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We have all heard it in some form or the other – Agile is the next great movement. It will transform the way we work and improve how we achieve success.  If you have been involved in or near technology or ICT, I’m certain that you have at least encountered, if not directly been inducted with, Agile Development adoption movement.

It’s a phenomenon and one that is not undeserving of its merits. I personally have seen the positive-to-incredible impacts it has on a number of different organisations from different parts of the globe.  But how success manifests itself in those companies varies for a variety of different reasons.

Here are few things that I have seen that what has enabled success with different entities:

  • Set Principles over Process – Those that are adopting Agile really should be learning, understanding and applying the values and principles listed out in the Agile Manifesto.  Don’t get caught up in mandating process and tools. Those are just enablers put forth to reinforce the core of what Agile is intended to establish.  You can hide behind process, but the philosophy is what provides a firm foundation and the value that will truly deliver.
  • Give Space & Time – Leaders within the org should allow the necessary space and time for teams to properly adopt Agile.  It is important for teams to be given what is required to learn and best understand how to best implement Agile.  Leaders that are impatient and expect things to pick up quickly will be disappointed.
  • Journey, not Destination – One of the major principles of Agile is to allow the team to continually improve and evolve with the needs of the business and their customers.  The transformation shouldn't be looked as 'set it once and done'.  When first adopting Agile, teams should find what is the bare minimum (start small) of what they need to get started, apply those quickly, put it to use, and continue to grow & learn and never stop.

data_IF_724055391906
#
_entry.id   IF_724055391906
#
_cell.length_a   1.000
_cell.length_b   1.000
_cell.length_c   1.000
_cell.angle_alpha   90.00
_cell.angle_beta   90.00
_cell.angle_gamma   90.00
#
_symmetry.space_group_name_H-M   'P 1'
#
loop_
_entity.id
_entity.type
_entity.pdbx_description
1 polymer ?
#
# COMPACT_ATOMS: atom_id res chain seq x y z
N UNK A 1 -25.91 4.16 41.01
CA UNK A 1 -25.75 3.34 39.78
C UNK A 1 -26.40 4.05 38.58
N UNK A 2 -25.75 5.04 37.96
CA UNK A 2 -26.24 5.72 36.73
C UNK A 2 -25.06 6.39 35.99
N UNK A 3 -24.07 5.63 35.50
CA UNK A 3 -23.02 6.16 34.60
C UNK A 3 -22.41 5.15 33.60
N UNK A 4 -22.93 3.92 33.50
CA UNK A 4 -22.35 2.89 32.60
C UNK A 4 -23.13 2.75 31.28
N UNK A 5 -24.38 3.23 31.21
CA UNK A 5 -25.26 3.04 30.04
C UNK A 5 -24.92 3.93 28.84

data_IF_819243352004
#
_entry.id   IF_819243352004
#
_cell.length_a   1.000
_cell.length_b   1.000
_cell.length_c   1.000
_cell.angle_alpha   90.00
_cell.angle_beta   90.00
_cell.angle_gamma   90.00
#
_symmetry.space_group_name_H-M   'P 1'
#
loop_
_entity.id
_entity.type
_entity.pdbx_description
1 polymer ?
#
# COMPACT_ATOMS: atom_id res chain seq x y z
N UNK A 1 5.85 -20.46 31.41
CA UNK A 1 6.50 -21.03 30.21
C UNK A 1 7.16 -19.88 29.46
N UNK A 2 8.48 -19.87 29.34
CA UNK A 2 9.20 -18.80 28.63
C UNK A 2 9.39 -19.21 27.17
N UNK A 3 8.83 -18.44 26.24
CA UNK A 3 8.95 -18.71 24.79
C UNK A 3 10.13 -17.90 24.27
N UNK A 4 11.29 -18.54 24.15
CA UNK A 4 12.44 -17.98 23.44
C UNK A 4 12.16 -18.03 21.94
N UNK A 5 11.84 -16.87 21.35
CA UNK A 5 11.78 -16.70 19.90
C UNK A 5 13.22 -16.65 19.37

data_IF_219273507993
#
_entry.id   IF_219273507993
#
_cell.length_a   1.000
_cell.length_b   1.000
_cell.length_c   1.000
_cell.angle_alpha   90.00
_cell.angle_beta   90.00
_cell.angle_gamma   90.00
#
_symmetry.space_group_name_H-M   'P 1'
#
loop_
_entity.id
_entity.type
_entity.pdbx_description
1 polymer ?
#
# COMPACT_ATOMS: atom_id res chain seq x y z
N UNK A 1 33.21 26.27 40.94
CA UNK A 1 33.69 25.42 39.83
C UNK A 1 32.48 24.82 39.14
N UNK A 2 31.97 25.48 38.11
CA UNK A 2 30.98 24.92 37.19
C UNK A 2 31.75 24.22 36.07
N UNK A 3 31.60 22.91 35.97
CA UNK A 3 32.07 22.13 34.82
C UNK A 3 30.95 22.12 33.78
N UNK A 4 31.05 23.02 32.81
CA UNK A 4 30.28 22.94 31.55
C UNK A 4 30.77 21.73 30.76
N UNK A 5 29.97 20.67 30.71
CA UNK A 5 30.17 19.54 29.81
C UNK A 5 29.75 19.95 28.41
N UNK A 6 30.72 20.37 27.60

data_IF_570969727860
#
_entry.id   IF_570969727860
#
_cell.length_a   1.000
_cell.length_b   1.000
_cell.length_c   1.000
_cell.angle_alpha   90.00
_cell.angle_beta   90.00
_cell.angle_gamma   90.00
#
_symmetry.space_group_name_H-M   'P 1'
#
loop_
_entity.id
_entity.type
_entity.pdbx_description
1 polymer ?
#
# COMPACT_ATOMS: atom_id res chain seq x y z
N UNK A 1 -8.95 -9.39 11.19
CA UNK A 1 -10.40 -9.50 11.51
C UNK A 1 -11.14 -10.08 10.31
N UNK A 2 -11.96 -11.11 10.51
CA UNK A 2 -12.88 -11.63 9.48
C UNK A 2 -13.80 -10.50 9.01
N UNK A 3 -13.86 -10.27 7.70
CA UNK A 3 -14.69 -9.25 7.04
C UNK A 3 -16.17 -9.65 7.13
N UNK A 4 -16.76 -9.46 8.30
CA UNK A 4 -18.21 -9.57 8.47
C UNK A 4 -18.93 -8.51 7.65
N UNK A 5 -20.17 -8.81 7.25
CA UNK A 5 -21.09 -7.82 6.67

• Manage Your Space – With any major change introduced, it’s easy to fall prey to overstepping your area. Trying to ensure that the entire end-to-end process is being followed properly.  If each person only stays within their jurisdiction, then the entire system will function best.  Product Owners should manage the product, not projects.  Scrum Masters should manage the scrum and sprints, not the team.  The team should manage itself, and nothing else.  People Managers should manage individuals, not the team.
  • Fully Self-sufficient Team – The team needs everything within it to fully empower it to be successful and at the end of the day, deliver real value.  This means the team should be cross-functional – including individuals from the different subject-matters to help achieve success.  The teams contain developers, testers, analysts, and users. In addition anybody can be in the teams long as they are helping to turn an idea into tangible, realised output.  The less external dependency the team has, the nimbler it can be and the more traction it can make.
  • Wider Departments Change – Agile is a transformation targeted at software development. I have seen first-hand that if other departments evolve to better enable Agile, then the whole organisation benefits.  It can be a wide systematic change if the leaders allow it to be.  This can go as far as how the organisations manage projects, control their financing (operating expense), treat their employees, customer engagement and business strategy. This is not intended to be an exhaustive list nor even a checklist. These are just high-level observations that I have seen from teams that have realised Agile achieve success early on
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